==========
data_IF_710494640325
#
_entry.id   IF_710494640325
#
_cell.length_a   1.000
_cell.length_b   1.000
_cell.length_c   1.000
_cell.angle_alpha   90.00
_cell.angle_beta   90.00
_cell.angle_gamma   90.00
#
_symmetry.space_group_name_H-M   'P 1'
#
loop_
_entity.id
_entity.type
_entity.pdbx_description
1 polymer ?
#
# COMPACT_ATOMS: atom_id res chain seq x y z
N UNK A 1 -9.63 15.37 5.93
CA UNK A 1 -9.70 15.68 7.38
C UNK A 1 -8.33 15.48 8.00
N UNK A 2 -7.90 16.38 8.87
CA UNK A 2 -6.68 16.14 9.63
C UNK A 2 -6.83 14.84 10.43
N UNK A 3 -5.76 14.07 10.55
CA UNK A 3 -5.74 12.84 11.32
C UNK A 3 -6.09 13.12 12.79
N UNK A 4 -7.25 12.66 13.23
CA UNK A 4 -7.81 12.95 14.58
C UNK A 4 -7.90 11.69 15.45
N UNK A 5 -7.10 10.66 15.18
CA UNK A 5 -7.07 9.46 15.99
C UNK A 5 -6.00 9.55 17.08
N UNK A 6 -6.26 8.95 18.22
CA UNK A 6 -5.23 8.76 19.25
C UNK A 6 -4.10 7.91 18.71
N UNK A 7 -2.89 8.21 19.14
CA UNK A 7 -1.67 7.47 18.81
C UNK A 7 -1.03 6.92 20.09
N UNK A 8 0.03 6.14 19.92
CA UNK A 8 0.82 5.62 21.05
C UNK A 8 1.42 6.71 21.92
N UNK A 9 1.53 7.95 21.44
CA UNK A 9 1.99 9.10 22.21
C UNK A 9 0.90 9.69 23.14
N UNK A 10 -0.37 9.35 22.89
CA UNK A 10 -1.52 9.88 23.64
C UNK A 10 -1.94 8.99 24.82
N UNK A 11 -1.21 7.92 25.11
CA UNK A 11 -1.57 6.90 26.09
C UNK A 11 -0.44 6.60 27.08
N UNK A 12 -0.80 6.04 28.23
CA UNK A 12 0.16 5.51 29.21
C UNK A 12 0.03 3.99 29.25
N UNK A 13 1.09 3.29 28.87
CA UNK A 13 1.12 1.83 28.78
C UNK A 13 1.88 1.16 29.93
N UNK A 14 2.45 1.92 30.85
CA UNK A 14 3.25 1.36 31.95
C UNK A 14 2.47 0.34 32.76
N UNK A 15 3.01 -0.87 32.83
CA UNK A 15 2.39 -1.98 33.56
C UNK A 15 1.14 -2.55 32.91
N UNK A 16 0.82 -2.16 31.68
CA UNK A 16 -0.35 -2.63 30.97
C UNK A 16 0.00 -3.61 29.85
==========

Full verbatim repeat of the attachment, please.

data_IF_710494640325
#
_entry.id   IF_710494640325
#
_cell.length_a   1.000
_cell.length_b   1.000
_cell.length_c   1.000
_cell.angle_alpha   90.00
_cell.angle_beta   90.00
_cell.angle_gamma   90.00
#
_symmetry.space_group_name_H-M   'P 1'
#
loop_
_entity.id
_entity.type
_entity.pdbx_description
1 polymer ?
#
# COMPACT_ATOMS: atom_id res chain seq x y z
N UNK A 1 -9.63 15.37 5.93
CA UNK A 1 -9.70 15.68 7.38
C UNK A 1 -8.33 15.48 8.00
N UNK A 2 -7.90 16.38 8.87
CA UNK A 2 -6.68 16.14 9.63
C UNK A 2 -6.83 14.84 10.43
N UNK A 3 -5.76 14.07 10.55
CA UNK A 3 -5.74 12.84 11.32
C UNK A 3 -6.09 13.12 12.79
N UNK A 4 -7.25 12.66 13.23
CA UNK A 4 -7.81 12.95 14.58
C UNK A 4 -7.90 11.69 15.45
N UNK A 5 -7.10 10.66 15.18
CA UNK A 5 -7.07 9.46 15.99
C UNK A 5 -6.00 9.55 17.08
N UNK A 6 -6.26 8.95 18.22
CA UNK A 6 -5.23 8.76 19.25
C UNK A 6 -4.10 7.91 18.71
N UNK A 7 -2.89 8.21 19.14
CA UNK A 7 -1.67 7.47 18.81
C UNK A 7 -1.03 6.92 20.09
N UNK A 8 0.03 6.14 19.92
CA UNK A 8 0.82 5.62 21.05
C UNK A 8 1.42 6.71 21.92
N UNK A 9 1.53 7.95 21.44
CA UNK A 9 1.99 9.10 22.21
C UNK A 9 0.90 9.69 23.14
N UNK A 10 -0.37 9.35 22.89
CA UNK A 10 -1.52 9.88 23.64
C UNK A 10 -1.94 8.99 24.82
N UNK A 11 -1.21 7.92 25.11
CA UNK A 11 -1.57 6.90 26.09
C UNK A 11 -0.44 6.60 27.08
N UNK A 12 -0.80 6.04 28.23
CA UNK A 12 0.16 5.51 29.21
C UNK A 12 0.03 3.99 29.25
N UNK A 13 1.09 3.29 28.87
CA UNK A 13 1.12 1.83 28.78
C UNK A 13 1.88 1.16 29.93
N UNK A 14 2.45 1.92 30.85
CA UNK A 14 3.25 1.36 31.95
C UNK A 14 2.47 0.34 32.76
N UNK A 15 3.01 -0.87 32.83
CA UNK A 15 2.39 -1.98 33.56
C UNK A 15 1.14 -2.55 32.91
N UNK A 16 0.82 -2.16 31.68
CA UNK A 16 -0.35 -2.63 30.97
C UNK A 16 0.00 -3.61 29.85